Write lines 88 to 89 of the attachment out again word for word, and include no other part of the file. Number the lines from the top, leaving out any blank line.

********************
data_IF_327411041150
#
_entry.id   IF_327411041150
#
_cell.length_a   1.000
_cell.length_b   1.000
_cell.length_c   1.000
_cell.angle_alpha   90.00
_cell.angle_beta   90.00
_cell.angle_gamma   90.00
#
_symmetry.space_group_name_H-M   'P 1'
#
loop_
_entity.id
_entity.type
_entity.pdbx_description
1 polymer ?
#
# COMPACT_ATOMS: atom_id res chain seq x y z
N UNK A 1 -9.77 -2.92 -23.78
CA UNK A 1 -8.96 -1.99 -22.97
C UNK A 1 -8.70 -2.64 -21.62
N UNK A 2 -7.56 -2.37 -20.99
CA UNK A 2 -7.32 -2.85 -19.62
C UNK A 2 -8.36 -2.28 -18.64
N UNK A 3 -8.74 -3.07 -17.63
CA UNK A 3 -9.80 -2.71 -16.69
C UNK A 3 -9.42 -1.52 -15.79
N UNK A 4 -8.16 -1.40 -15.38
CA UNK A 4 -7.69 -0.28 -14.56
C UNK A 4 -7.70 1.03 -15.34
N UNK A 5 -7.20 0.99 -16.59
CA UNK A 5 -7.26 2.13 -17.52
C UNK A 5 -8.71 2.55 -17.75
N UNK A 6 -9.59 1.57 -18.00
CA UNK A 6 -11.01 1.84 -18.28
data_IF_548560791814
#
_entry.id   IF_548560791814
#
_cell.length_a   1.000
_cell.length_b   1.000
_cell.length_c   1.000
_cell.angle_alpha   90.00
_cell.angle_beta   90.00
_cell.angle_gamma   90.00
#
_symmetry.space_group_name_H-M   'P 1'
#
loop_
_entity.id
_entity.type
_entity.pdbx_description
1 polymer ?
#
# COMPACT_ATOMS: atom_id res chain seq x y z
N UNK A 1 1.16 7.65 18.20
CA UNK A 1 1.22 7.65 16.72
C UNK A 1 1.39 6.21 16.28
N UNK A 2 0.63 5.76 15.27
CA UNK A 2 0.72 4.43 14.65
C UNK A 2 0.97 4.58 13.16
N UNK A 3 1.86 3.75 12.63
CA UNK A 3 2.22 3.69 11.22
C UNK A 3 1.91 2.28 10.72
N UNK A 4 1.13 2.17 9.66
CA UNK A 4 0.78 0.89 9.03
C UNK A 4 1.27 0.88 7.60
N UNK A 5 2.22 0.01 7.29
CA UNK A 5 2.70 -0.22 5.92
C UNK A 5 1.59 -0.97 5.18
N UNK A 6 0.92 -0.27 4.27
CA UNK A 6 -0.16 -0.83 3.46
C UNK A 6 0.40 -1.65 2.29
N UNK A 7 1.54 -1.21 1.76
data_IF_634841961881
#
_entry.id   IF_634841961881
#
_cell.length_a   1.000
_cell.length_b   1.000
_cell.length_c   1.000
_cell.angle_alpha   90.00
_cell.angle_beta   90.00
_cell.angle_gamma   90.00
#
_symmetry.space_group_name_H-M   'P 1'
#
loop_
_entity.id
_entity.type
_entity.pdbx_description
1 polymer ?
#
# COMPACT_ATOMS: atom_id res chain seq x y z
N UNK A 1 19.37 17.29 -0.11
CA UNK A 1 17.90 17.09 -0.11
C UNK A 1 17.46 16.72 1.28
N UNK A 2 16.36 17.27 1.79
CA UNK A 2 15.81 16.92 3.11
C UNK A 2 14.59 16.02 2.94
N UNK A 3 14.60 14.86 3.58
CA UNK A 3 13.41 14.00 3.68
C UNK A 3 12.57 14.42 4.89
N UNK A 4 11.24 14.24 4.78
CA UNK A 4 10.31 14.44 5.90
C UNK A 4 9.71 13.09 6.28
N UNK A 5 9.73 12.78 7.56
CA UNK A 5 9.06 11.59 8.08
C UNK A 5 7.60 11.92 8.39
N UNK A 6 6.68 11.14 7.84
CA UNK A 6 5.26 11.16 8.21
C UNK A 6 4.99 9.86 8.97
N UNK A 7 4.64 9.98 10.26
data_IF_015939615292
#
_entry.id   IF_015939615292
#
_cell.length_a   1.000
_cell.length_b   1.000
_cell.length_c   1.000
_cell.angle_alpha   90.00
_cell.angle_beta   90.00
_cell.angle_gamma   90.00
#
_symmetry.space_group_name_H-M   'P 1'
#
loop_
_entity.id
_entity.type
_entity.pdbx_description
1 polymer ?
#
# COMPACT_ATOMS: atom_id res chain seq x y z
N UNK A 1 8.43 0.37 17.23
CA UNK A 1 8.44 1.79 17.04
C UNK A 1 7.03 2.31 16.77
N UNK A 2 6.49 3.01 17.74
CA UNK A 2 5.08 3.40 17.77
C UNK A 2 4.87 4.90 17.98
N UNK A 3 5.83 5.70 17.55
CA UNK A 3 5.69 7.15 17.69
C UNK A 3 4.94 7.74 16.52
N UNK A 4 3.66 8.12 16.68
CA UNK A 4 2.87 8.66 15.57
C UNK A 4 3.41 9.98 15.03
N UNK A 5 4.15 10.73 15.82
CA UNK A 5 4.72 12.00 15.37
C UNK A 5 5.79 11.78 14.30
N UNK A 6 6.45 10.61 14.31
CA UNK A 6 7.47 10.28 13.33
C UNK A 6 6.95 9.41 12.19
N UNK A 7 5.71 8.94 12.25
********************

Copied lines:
_symmetry.space_group_name_H-M   'P 1'
#